Dysfunctional mitochondria play a dual role in trauma pathology because they produce reactive oxygen species that poison the cell and also fail to produce the energy needed to restore cellular homeostasis (Cheng et al., 2012; Ellis et al., 1995). Mitochondrial dysfunction after trauma occurs in vitro (Ellis et al., 1995), in small animals (Ren et al., 2020) and in human subjects (Aygok et al., 2008). We measured mitochondrial membrane potential using three-dimensional confocal microscopy and tetramethylrhodamine methyl ester perchlorate (TMRM) staining. TMRM is a cell-permeable positively charged small molecule stain that accumulates in healthy mitochondria. The signal declined steadily with increasing MPSvisible. However, even the most severely injured spheroids had much brighter signal than the Triton X-100-treated negative control group (the purpose of the Triton X-100 treatment is to reduce the mitochondrial signal to the lowest possible level), indicating that many mitochondria remained viable after injury (Fig. 4D). In order to predict clinical success, preclinical TBI models must measure clinically relevant biomarkers (DeWitt et al., 2018). Neurofilament light chain (NF-L) concentration is a promising clinical TBI biomarker (Shahim et al., 2017). Therefore, we measured NF-L released into the medium after trauma using an ELISA assay. NF-L levels increased with increasing MPSwhole, indicating that this model could be used to discover agents that mitigate NF-L release from injured human cortical cells (Fig. 4E).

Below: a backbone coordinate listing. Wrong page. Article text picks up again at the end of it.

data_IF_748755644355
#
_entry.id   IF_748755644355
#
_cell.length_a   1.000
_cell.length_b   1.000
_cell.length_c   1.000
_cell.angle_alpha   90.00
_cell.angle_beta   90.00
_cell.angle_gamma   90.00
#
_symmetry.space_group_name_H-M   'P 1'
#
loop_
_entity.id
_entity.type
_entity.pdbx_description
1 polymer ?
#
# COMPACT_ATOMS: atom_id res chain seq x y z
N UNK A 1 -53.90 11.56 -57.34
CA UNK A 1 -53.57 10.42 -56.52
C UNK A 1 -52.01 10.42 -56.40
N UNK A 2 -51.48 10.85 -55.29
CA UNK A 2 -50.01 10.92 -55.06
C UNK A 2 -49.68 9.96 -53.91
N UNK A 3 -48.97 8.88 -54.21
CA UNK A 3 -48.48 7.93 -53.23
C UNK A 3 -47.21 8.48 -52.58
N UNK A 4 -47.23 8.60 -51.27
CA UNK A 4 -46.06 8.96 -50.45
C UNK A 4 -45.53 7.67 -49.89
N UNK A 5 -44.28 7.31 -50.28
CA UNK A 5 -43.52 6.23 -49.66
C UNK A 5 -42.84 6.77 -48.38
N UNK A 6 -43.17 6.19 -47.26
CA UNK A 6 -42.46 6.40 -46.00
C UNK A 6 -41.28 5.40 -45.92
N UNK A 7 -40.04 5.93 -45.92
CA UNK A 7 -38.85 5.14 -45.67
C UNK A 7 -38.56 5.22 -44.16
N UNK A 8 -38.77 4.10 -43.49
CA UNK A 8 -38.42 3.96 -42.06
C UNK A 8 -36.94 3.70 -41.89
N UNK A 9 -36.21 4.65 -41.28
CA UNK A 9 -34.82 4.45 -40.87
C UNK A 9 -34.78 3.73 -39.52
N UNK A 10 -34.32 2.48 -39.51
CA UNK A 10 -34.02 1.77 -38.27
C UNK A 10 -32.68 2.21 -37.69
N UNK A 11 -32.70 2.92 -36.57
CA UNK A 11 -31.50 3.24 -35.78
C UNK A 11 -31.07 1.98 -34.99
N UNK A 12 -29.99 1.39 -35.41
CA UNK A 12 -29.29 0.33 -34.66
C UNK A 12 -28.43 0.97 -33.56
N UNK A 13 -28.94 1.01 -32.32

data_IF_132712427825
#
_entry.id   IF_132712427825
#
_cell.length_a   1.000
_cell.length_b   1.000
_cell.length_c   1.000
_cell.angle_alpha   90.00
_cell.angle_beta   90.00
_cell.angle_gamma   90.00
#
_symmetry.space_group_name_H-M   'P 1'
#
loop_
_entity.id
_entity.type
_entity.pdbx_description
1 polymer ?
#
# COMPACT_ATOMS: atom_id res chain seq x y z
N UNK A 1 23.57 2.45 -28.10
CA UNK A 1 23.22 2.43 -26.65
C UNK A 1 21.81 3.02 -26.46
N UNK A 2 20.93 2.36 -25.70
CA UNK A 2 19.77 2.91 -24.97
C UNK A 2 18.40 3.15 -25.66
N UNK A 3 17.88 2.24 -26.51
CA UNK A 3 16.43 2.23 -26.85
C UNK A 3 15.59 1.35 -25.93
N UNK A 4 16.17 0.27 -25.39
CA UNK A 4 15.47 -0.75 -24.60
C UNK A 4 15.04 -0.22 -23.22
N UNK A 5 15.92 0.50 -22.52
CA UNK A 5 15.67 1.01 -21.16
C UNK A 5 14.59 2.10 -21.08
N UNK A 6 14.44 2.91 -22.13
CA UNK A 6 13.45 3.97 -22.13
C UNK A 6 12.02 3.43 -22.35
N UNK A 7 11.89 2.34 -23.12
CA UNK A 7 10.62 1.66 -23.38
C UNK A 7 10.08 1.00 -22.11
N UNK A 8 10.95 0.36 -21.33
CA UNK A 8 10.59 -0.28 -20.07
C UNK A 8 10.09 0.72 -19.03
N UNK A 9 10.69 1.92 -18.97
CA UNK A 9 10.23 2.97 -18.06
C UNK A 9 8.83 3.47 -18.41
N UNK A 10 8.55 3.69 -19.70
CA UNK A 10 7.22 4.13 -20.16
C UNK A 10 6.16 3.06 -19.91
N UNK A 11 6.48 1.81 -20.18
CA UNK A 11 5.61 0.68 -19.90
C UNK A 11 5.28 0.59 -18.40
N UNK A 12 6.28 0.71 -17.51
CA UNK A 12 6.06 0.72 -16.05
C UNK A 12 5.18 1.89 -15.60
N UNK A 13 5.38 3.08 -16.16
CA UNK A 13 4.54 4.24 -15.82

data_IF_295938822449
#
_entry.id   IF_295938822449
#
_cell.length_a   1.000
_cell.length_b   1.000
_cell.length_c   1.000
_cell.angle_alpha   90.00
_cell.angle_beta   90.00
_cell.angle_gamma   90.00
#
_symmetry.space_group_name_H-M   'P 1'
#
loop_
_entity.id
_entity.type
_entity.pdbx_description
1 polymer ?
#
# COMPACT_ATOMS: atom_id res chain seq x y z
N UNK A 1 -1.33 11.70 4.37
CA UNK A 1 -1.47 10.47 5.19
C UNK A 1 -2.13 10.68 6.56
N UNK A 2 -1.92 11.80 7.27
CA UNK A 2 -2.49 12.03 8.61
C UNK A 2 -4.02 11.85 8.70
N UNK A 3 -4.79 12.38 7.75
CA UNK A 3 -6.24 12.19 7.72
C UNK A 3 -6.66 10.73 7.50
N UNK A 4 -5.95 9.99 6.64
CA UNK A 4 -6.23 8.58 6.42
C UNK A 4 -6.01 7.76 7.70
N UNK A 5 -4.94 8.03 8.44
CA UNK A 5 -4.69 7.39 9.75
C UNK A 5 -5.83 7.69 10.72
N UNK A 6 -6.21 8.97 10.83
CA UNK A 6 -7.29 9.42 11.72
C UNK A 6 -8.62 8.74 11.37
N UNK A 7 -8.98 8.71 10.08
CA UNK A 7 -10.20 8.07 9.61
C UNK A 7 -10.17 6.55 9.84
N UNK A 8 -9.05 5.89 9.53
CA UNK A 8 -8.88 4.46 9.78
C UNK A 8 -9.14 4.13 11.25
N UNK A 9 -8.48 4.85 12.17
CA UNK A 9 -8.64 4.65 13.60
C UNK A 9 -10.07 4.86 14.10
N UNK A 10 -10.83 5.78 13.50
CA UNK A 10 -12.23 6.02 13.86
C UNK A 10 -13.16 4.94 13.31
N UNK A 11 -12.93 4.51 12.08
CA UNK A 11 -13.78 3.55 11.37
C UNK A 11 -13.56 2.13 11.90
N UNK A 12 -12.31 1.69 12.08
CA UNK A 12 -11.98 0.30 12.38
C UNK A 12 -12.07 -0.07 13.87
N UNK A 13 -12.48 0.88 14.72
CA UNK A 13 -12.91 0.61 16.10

Trauma suppresses electrophysiological activity
Electroencephalography (EEG) detects electrophysiological dysfunction in human subjects, and EEG parameters can serve as functional biomarkers of clinical TBI (Corbin-Berrigan et al., 2020). The spheroids used in this study displayed synchronous (see Fig. S5) spontaneous electrical activity, which we visualized with the calcium indicator Calcium 6 (see Fig. 5A) and quantified with time series fluorescent microscopy (Fig. 5B). The number and intensity of calcium waves decreased with increasing MPSvisible (Fig. 5C,D). They also decreased with increasing strain rate for a constant strain magnitude (MPSvisible=0.3), indicating rate sensitivity (Fig. 5E,F). Electrophysiological activity was completely abolished for MPSvisible values at which Calcein AM and TMRM intensities were far above their negative control values. Therefore, electrophysiological dysfunction is unlikely to be a direct consequence of cell death.